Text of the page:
Anthony Everitt's life of the Emperor Hadrian is published by Random House US

PROMOTED VIDEO
Have you tried new the Independent Digital Edition apps?
Arts and Entertainment

ebooksAn evocation of the conflict through the eyes of those who lived through it
Arts and Entertainment

ebooks
Independent
Travel Shop
the manor
Up to 70% off luxury travel
on city breaks Find out more
santorini
Up to 70% off luxury travel
on chic beach resorts Find out more
sardina foodie
Up to 70% off luxury travel
on country retreats Find out more
Latest stories from i100
Have you tried new the Independent Digital Edition apps?

ES Rentals

    Independent Dating
    and  

    By clicking 'Search' you
    are agreeing to our
    Terms of Use.

    Save the Tiger: Meet the hunters tasked with protecting Russia's rare Amur tiger

    Hunters protect Russia's rare Amur tiger

    In an unusual move, wildlife charities have enlisted those who kill animals to help save them. Oliver Poole travels to Siberia to investigate
    Transfers: How has your club fared in summer sales?

    How has your club fared in summer sales?

    Who have bagged the bargain buys and who have landed the giant turkeys
    Warwick Davis: The British actor on Ricky Gervais, how the Harry Potter set became his office, and why he'd like to play a spy

    'I'm a realist; I know how hard this business is'

    Warwick Davis on Ricky Gervais, Harry Potter and his perfect role
    The best swim shorts for men: Bag yourself the perfect pair and make a splash this summer

    The best swim shorts for men

    Bag yourself the perfect pair and make a splash this summer
    Has Ukip’s Glastonbury branch really been possessed by the devil?

    Has Ukip’s Glastonbury branch really been possessed by the devil?

    Meet the couple blamed for bringing Lucifer into local politics
    Dress the Gaza situation up all you like, but the truth hurts

    Robert Fisk on Gaza conflict

    Dress the situation up all you like, but the truth hurts
    Save the tiger: Tiger, tiger burning less brightly as numbers plummet

    Tiger, tiger burning less brightly

    When William Blake wrote his famous poem there were probably more than 100,000 tigers in the wild. These days they probably number around 3,200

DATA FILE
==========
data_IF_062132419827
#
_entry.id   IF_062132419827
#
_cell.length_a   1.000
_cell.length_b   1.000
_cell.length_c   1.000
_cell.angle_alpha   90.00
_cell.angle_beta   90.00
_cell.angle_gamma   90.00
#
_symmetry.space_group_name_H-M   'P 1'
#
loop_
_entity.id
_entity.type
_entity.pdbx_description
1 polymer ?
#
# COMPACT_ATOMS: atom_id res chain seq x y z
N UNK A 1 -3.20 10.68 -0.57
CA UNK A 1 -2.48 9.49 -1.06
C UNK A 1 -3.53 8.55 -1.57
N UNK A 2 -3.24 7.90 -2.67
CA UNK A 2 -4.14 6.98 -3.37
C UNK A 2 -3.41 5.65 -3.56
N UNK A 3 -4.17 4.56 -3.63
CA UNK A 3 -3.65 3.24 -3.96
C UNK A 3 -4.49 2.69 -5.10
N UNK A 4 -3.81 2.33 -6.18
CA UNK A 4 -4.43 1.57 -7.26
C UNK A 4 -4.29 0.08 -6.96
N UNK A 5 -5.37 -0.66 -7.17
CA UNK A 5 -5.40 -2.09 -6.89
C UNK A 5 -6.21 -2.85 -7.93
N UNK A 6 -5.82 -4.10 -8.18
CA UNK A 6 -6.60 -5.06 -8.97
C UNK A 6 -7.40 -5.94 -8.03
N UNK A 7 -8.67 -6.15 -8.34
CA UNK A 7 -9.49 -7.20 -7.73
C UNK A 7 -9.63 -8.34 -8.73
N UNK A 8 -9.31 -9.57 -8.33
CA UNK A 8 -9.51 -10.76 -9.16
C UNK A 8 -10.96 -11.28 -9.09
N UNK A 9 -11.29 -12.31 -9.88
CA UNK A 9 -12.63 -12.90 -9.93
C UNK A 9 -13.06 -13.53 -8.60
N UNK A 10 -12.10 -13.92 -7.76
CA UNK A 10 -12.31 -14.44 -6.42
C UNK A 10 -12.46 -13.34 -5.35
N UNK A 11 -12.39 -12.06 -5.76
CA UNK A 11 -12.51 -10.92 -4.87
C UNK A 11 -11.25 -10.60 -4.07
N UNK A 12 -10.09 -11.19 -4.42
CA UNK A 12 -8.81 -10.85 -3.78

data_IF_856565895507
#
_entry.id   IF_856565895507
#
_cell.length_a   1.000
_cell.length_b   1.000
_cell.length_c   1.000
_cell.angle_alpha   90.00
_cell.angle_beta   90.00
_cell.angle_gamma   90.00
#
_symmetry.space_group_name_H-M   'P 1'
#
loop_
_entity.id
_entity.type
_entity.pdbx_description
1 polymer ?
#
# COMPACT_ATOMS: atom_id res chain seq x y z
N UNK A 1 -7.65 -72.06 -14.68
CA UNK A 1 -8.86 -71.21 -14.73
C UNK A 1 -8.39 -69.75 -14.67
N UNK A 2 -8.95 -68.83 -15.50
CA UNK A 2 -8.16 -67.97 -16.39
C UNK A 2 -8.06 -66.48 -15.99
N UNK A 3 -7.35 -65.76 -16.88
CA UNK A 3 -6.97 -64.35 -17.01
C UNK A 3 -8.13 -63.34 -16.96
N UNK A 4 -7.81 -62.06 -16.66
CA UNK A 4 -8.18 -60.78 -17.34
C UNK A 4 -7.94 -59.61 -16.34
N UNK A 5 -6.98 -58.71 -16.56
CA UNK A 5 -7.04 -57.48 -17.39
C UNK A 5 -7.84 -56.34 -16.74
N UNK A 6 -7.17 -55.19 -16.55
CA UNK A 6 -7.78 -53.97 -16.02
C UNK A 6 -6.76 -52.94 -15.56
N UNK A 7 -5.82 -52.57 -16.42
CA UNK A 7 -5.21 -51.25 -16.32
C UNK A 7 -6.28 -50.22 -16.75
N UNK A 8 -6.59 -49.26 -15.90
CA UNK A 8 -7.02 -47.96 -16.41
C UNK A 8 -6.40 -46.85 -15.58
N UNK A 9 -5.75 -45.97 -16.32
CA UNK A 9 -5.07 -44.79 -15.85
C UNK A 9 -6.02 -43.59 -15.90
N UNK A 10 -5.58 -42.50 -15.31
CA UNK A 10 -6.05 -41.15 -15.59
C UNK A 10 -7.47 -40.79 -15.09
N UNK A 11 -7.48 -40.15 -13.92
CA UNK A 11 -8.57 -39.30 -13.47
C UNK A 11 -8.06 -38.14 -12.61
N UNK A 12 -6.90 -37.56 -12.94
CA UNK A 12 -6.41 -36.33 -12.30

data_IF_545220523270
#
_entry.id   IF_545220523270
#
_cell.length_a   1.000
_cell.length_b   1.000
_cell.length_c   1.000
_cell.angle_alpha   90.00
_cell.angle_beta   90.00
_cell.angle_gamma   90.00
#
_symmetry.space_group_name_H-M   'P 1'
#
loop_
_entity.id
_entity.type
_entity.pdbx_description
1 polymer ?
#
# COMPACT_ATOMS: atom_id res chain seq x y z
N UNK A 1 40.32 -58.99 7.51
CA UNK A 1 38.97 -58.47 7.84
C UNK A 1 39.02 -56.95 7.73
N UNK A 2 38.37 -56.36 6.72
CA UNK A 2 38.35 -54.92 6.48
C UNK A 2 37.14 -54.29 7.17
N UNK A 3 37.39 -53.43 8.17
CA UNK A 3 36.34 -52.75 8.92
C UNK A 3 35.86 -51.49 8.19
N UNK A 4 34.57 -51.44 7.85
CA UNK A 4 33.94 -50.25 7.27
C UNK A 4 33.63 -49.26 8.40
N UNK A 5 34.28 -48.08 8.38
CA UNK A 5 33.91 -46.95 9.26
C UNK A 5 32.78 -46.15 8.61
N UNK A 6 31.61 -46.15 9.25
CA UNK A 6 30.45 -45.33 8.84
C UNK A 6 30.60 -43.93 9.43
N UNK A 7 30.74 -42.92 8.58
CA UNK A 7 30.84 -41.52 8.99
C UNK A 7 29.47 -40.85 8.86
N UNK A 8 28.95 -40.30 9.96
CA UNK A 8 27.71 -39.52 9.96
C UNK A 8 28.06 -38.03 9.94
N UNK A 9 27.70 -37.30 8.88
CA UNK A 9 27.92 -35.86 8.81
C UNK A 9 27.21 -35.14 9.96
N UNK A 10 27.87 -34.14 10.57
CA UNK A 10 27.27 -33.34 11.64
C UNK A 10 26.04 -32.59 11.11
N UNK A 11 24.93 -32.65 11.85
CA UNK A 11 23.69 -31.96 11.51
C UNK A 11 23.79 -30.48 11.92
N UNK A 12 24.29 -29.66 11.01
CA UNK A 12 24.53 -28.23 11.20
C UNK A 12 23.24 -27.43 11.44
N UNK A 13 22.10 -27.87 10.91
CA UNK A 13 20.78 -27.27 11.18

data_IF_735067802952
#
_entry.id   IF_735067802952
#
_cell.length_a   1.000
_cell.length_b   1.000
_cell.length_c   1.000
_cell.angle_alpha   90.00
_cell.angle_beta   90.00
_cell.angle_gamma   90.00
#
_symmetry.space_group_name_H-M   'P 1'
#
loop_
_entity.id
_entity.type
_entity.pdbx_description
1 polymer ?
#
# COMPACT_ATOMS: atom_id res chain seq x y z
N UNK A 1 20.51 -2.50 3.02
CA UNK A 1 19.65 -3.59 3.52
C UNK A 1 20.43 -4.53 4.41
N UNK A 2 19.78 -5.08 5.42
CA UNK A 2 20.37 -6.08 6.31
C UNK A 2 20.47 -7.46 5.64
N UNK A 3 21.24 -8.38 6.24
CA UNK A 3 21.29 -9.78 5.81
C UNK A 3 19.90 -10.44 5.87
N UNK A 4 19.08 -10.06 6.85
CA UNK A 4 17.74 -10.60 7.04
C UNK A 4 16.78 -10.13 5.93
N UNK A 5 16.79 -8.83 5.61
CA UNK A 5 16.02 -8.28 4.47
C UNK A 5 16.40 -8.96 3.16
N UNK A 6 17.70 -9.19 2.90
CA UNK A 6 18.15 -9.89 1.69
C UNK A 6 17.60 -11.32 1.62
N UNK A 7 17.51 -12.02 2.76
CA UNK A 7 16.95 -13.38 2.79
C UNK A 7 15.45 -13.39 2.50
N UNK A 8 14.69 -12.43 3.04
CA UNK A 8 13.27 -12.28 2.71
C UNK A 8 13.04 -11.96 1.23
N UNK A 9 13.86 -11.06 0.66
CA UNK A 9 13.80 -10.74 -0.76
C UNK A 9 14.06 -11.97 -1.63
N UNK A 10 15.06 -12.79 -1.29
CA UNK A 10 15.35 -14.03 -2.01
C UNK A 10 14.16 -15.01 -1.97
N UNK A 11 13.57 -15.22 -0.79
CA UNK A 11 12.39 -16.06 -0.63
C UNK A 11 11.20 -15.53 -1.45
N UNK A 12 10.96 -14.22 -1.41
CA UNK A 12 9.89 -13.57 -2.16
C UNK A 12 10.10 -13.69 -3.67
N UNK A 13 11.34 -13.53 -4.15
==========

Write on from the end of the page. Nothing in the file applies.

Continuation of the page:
5 News's Andy Bell retraces his grandfather's steps on the First World War battlefields

    In grandfather's footsteps

    5 News's political editor Andy Bell only knows his grandfather from the compelling diary he kept during WWI. But when he returned to the killing fields where Edwin Vaughan suffered so much, his ancestor came to life
    Lifestyle guru Martha Stewart reveals she has flying robot ... to take photos of her farm

    Martha Stewart has flying robot

    The lifestyle guru used the drone to get a bird's eye view her 153-acre farm in Bedford, New York
    Former Labour minister Meg Hillier has demanded 'pootling lanes' for women cyclists

    Do women cyclists need 'pootling lanes'?

    Simon Usborne (who's more of a hurtler) explains why winning the space race is key to happy riding
    A tale of two presidents: George W Bush downs his paintbrush to pen father’s life story

    A tale of two presidents

    George W Bush downs his paintbrush to pen father’s life story
    Restaurateur Mitch Tonks has given the Great Western Pullman dining car a makeover

    The dining car makes a comeback

    Restaurateur Mitch Tonks has given the Great Western Pullman dining car a makeover
    Gallery rage: How are institutions tackling the discomfort of overcrowding this summer?

    Gallery rage

    How are institutions tackling the discomfort of overcrowding this summer?
    Louis van Gaal has £500,000 video surveillance system installed to monitor Manchester United players

    Eye on the prize

    Louis van Gaal has £500,000 video surveillance system installed to monitor Manchester United players
    Women's rugby: Tamara Taylor adds fuel to the ire in quest to land World Cup

    Women's rugby

    Tamara Taylor adds fuel to the ire in quest to land World Cup